The American artillery roared. Mortars thumped, arcing shells over the castle’s walls. As a heavy cloud of smoke formed around the muzzles of the cannon and mortars, Winfield Scott kept a close eye on the shelling’s effect. Scott’s target was Chapultepec, an 18th-century castle that, since 1841, acted as Mexico’s military academy. The fortress sat atop a 200-foot high hill, and had a series of brick walls criss-crossing around its perimeter. Chapultepec’s location “commands the city,” in the words of Ethan Allen Hitchcock. There were about 880 Mexican soldiers inside the fortress ready to defend its walls. As a whole, Grasshopper Hill (its translation) presented an imposing obstacle.
After the bloody victory at Molino del Rey, Scott had to decide what to do next. He had two ways into Mexico City: either a southern approach, which would bypass Chapultepec’s brick walls, or the western approach, which ran right through Chapultepec. Scott favored attacking Chapultepec rather than attacking the southern approaches to the city, which Scott characterized as a “network of obstacle[s]” with “unfavorable approaches.” But to hear the thoughts of his subordinates, Scott called for a council of war on the night of September 11.
During the council, Scott put forward his plans to attack Chapultepec and asked for opinions. At first, only division commander David Twiggs supported Scott, with others, including Robert E. Lee, opposed to attacking the fortress. They preferred to march to the south and attack the causeways there, avoiding Chapultepec. Engineer P.G.T. Beauregard then stood up and sided with Scott, proclaiming that he had spent time reconnoitering the southern causeways and found Mexican defenses stronger than they had been at Churubusco. It made more sense, Beauregard argued, to attack Chapultepec. Officers began to change their minds, siding with Scott’s choice, and he stood, announcing, “Gentlemen, we will attack by the western gates. . . the meeting is dissolved.”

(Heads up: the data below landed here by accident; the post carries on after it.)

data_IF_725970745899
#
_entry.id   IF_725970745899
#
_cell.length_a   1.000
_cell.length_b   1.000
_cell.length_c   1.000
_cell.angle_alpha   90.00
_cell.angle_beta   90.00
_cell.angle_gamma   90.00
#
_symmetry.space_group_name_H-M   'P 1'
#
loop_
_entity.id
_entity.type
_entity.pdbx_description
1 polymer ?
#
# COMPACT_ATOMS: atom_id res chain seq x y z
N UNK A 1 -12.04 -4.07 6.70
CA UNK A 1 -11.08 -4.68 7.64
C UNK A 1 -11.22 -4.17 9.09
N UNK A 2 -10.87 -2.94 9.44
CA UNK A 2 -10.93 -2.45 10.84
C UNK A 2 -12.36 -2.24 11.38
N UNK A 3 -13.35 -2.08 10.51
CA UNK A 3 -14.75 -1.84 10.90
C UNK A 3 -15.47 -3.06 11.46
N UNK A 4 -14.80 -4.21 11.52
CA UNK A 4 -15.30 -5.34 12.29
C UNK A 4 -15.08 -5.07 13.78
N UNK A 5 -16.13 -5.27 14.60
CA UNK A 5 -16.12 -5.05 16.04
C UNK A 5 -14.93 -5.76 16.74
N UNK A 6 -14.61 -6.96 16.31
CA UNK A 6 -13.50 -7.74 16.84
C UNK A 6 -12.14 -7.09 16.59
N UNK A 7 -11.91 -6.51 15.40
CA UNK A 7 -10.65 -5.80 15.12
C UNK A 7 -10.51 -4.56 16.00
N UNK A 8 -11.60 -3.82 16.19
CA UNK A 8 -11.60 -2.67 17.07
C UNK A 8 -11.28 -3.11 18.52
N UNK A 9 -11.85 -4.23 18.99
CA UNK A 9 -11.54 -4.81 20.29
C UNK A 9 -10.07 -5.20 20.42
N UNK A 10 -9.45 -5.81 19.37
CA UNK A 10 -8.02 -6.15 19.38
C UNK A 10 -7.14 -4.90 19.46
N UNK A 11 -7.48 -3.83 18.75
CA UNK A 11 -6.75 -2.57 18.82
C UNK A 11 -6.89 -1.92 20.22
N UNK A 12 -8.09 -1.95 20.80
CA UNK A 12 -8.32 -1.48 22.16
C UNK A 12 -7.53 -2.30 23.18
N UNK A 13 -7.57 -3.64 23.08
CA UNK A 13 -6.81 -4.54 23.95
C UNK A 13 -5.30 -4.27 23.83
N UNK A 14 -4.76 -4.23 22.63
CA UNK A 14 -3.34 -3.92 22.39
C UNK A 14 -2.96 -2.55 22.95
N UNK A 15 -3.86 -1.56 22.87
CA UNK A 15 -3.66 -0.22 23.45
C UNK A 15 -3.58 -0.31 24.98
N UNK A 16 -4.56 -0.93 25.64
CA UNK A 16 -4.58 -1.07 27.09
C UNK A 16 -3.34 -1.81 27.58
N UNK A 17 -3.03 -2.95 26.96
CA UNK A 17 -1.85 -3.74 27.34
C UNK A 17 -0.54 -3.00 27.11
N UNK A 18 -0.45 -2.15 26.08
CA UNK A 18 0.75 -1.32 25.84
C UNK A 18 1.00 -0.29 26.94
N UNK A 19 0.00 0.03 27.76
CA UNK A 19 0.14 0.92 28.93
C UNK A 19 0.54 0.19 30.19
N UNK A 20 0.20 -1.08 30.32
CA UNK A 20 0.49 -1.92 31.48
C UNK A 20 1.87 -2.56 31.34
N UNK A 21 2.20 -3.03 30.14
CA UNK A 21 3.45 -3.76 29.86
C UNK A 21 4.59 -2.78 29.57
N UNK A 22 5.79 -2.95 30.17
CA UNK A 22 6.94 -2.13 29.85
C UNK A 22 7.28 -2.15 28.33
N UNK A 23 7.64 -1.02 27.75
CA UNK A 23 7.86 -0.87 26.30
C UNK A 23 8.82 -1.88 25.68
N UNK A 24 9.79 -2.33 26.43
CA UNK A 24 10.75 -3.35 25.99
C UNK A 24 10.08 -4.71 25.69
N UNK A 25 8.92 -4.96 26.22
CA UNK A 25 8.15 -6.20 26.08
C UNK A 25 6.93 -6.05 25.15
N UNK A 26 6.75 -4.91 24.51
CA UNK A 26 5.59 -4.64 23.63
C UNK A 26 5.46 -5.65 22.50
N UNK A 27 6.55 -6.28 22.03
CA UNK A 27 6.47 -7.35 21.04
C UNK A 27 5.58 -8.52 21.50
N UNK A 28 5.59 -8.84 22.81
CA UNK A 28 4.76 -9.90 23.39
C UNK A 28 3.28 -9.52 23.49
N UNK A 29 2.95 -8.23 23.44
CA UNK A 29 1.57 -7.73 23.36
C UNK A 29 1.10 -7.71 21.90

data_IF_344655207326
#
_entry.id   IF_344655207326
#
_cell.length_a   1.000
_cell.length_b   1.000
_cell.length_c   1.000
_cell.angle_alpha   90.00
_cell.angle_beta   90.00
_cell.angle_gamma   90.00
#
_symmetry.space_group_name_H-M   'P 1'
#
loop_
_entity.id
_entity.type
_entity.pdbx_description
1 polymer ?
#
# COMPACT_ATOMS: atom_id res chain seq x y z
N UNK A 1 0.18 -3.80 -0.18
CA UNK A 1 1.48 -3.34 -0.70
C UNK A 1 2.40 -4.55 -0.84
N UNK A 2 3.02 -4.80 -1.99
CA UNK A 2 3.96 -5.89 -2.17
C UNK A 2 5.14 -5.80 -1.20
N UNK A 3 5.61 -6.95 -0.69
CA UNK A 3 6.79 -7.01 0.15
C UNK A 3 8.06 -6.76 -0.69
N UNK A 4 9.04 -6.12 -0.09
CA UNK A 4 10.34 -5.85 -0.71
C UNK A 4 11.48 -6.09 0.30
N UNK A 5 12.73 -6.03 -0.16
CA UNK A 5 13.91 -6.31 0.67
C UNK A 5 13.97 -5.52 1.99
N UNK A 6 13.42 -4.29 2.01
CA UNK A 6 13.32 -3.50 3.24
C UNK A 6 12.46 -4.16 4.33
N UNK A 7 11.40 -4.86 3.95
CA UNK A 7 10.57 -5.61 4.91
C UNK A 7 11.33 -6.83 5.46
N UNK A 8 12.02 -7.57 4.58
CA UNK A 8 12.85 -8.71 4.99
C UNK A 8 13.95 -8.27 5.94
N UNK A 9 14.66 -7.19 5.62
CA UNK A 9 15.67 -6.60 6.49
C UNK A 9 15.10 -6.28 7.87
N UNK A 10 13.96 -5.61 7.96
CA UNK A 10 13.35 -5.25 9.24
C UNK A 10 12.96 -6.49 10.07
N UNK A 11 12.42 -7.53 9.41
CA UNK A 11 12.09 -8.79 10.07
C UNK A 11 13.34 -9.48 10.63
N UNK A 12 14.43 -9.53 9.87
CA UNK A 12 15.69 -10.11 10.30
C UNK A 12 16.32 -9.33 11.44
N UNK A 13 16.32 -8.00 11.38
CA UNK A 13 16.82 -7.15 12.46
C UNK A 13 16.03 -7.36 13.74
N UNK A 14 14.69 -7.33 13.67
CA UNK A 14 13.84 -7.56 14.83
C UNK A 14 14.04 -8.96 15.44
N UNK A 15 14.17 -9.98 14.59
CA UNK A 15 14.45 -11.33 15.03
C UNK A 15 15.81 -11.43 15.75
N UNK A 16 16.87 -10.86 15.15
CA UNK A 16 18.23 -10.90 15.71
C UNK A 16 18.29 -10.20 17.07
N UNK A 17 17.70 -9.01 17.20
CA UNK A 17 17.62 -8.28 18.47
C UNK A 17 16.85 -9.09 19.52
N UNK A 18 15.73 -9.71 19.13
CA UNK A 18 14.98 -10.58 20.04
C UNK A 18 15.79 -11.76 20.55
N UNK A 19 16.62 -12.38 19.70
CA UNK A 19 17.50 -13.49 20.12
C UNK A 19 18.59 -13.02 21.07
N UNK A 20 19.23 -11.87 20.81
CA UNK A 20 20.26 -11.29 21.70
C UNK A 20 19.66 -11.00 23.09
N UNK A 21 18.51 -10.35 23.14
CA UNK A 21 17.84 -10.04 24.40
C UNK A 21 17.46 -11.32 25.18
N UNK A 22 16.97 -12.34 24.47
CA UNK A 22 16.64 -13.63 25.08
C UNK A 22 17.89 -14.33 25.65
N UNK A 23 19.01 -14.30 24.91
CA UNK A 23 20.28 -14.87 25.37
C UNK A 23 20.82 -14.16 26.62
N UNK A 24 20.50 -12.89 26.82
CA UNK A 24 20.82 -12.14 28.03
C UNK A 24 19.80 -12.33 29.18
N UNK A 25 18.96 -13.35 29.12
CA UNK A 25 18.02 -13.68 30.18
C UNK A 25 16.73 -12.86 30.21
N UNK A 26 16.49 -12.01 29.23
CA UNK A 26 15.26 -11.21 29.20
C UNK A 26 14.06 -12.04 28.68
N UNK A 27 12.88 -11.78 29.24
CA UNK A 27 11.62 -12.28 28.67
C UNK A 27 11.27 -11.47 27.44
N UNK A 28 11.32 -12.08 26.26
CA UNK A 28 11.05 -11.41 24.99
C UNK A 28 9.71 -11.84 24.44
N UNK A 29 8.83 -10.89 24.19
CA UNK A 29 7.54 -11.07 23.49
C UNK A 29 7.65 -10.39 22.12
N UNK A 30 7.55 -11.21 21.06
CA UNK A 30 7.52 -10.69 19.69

Scott’s engineers kept busy on the night of September 11-12 creating the batteries for the artillery. By the morning of the 12th those guns started to bark to life, shelling the fortress in the distance. Ethan A. Hitchcock wrote in his diary, “If we carry Chapultepec, well: if we fail or suffer great loss, there is no telling the consequences.”
To help the artillery, Scott had Maj. Gen. John Quitman’s division demonstrate near the southern approaches to the city, hoping to trick Santa Anna into thinking they would attack there. The effort paid off, and by nightfall of September 12, Scott moved Quitman’s and Gideon Pillow’s divisions over to join William Worth’s and elements of David Twiggs’s. Scott only left a brigade of infantry near the southern causeway, allocating the majority of his army to the impending attack against Chapultepec.